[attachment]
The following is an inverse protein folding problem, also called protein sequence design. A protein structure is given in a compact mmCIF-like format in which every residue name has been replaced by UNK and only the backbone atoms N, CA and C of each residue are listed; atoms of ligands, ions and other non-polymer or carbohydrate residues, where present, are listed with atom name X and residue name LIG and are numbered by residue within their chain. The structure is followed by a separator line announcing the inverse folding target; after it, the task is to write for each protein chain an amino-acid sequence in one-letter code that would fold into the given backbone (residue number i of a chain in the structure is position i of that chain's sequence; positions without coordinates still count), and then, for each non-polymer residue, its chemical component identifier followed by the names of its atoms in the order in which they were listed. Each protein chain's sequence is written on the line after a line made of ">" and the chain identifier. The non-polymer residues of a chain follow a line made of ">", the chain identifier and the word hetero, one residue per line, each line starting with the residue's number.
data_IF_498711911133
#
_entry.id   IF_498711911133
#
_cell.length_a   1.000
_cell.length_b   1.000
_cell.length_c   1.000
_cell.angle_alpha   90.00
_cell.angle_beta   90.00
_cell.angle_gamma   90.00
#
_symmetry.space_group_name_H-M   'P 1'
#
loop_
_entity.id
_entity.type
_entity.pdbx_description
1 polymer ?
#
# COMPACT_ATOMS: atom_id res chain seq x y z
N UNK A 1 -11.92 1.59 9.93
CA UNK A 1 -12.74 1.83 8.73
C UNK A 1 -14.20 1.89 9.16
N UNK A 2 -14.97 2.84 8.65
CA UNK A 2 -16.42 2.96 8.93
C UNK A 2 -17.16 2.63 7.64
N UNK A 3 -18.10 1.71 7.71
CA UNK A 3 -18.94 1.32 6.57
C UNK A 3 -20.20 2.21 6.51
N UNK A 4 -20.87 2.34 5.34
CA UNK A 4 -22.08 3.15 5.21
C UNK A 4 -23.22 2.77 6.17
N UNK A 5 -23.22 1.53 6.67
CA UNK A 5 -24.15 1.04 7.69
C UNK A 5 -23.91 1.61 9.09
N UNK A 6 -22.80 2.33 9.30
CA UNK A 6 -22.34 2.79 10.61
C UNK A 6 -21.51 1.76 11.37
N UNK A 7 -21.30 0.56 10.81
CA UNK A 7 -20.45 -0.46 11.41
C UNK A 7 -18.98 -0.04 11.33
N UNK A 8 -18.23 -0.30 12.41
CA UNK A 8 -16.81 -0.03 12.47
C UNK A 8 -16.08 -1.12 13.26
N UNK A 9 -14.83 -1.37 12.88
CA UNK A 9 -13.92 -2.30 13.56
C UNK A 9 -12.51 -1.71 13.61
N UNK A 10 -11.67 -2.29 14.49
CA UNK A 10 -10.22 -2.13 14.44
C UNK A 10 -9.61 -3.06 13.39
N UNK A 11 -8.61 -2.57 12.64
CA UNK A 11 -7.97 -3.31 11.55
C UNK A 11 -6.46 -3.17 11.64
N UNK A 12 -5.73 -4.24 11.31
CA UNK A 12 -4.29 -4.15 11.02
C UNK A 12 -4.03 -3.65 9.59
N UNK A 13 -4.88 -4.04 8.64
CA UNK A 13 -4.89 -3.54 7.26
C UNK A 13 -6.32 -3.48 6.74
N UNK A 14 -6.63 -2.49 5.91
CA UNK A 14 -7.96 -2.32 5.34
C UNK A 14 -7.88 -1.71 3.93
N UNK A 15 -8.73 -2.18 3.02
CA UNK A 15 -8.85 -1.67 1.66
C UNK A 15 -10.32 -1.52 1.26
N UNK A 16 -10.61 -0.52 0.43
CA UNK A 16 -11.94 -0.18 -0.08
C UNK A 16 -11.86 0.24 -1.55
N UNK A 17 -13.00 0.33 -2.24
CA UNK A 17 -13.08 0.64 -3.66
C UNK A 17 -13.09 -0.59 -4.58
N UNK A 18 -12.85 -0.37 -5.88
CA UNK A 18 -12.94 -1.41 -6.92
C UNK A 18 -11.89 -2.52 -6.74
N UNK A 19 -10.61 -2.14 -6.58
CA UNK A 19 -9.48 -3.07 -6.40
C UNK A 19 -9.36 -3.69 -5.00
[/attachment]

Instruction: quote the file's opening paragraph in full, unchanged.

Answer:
The following is an inverse protein folding problem, also called protein sequence design. A protein structure is given in a compact mmCIF-like format in which every residue name has been replaced by UNK and only the backbone atoms N, CA and C of each residue are listed; atoms of ligands, ions and other non-polymer or carbohydrate residues, where present, are listed with atom name X and residue name LIG and are numbered by residue within their chain. The structure is followed by a separator line announcing the inverse folding target; after it, the task is to write for each protein chain an amino-acid sequence in one-letter code that would fold into the given backbone (residue number i of a chain in the structure is position i of that chain's sequence; positions without coordinates still count), and then, for each non-polymer residue, its chemical component identifier followed by the names of its atoms in the order in which they were listed. Each protein chain's sequence is written on the line after a line made of ">" and the chain identifier. The non-polymer residues of a chain follow a line made of ">", the chain identifier and the word hetero, one residue per line, each line starting with the residue's number.